Foot deformities

Foot deformities range from harmless blemishes to individualised malformations.

Overview

Foot deformities range from harmless blemishes to individualised malformations. They can cause pain or impair the way you walk. If insoles or physiotherapy don't result in improvement, an operation may provide relief.

Symptoms

Main symptoms

  • Pain (in particular when walking, doing sport, etc.)
  • Unsteady gait or limping
  • Horny skin in unusual places on the sole or bridge of the foot or the top of the toes (e.g. corns)

Faulty posture and protective limping also affect other joints of the body. For example, the hips have to bear more weight and develop signs of wear and tear (such as arthritis).

Causes and treatment

Causes

  • Genetic predisposition
  • Everyday faulty posture
  • Unsuitable shoes
  • Neurological or rheumatic diseases
  • Accidents

Brief description of some foot deformities

Flat foot and splay foot

The natural arch of the foot slowly collapses. The foot becomes flatter and also a little wider at the ball of the foot and the toes. There are many causes, ranging from genetic deformities to the wrong shoes.

Hollow foot

The natural arch of the foot is higher than normal. There is a sort of hump on the top of the foot. When the condition is pronounced, the middle section of the sole no longer touches the ground. This is often caused by a neurological disorder.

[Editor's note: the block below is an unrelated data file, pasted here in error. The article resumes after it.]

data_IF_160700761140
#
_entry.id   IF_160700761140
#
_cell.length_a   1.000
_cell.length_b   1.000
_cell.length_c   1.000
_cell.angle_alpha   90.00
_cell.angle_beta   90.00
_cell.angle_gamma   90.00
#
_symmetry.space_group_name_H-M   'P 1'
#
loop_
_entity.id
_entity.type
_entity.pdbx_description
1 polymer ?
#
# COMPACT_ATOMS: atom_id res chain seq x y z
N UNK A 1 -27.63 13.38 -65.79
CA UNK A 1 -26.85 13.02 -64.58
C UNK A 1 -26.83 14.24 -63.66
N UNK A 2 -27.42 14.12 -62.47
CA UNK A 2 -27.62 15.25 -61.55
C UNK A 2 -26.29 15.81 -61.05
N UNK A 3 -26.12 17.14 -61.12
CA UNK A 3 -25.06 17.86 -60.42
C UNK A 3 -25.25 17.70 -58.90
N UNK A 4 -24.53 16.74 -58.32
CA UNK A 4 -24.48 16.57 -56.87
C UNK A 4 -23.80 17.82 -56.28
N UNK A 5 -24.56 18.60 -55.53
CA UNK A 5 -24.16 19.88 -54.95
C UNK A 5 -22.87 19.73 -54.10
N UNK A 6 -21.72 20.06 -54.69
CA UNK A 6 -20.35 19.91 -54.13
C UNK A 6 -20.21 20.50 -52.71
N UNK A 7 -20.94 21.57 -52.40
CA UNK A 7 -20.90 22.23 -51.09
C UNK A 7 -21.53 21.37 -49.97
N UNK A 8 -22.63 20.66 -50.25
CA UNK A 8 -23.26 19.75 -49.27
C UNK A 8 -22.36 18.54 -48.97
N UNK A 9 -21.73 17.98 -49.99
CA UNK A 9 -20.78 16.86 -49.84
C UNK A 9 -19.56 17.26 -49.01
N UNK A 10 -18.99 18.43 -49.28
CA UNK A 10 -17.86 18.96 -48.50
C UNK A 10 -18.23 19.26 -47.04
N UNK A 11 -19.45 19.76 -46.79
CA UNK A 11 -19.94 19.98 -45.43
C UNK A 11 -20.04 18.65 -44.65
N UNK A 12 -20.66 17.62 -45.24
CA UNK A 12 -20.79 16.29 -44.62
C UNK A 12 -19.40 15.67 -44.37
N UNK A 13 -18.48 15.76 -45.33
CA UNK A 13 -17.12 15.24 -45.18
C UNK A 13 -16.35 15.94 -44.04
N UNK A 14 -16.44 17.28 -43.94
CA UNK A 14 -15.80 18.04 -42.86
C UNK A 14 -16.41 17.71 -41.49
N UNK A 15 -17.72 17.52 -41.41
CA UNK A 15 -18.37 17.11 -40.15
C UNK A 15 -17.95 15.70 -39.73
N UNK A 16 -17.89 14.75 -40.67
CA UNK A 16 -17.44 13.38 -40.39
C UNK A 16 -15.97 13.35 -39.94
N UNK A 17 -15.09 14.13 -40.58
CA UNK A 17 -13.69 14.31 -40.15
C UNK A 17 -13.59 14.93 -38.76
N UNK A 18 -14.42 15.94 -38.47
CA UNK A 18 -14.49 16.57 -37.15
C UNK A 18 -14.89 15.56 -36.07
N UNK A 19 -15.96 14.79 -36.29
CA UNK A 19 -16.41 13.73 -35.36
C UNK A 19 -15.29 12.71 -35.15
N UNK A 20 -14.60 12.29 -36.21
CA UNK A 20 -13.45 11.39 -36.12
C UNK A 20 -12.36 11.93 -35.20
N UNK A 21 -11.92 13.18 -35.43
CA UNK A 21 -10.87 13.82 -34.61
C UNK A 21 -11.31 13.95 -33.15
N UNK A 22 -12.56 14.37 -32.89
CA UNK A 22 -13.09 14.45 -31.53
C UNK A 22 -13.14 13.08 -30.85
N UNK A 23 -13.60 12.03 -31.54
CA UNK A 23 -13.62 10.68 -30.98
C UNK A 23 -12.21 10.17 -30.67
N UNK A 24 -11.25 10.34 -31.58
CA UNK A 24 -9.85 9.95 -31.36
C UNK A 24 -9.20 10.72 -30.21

Foot drop and pes equinus

With foot drop, nerve damage means that the foot cannot be actively raised towards the knee any more. After a long time, the patient develops fixed equinus in which the heel is no longer lowered to the ground when walking.

Pes valgus

The ankle is “angled” inwards. Seen from behind, the calf and heel no longer form a straight line and the inside ankle bone is closer to the floor. Pes valgus is normal in small children.

Club foot

Club foot is a combination of various foot deformities, with the result that the foot becomes twisted into an abnormal position. The toes are curled, the entire foot at the ankle is rotated inward and downward. It is a congenital defect and can be corrected with a series of casts.

Further treatment by your doctor / in hospital

Possible tests
  • Precise observation of the patient when standing and lying and precise measurement of the feet and legs
  • Analysis of weight-bearing capacity of the feet
  • X-ray
  • CT scan (computed tomography)
Possible therapies
  • Physiotherapy
  • Insoles
  • Splints
  • Operation (correction or fusion)

What can I do myself?

  • Take care to wear good, comfortable shoes
  • Walking barefoot strengthens the foot muscles
  • Do special foot exercises as instructed
  • Reduce overweight

When to see a doctor?

  • Increasing pain in the feet
  • Change in the way you walk (limping, compensatory posture, etc.)
  • All foot deformities in small children and babies (growth disorders)

Synonyms

Foot deformities, Flat foot and splay foot, Flat foot, Splay foot, Hollow foot, Foot drop and pes equinus, Pes valgus, Club foot

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CSS offers no guarantee for the accuracy and completeness of the information. The information published is no substitute for professional advice from a doctor or pharmacist.

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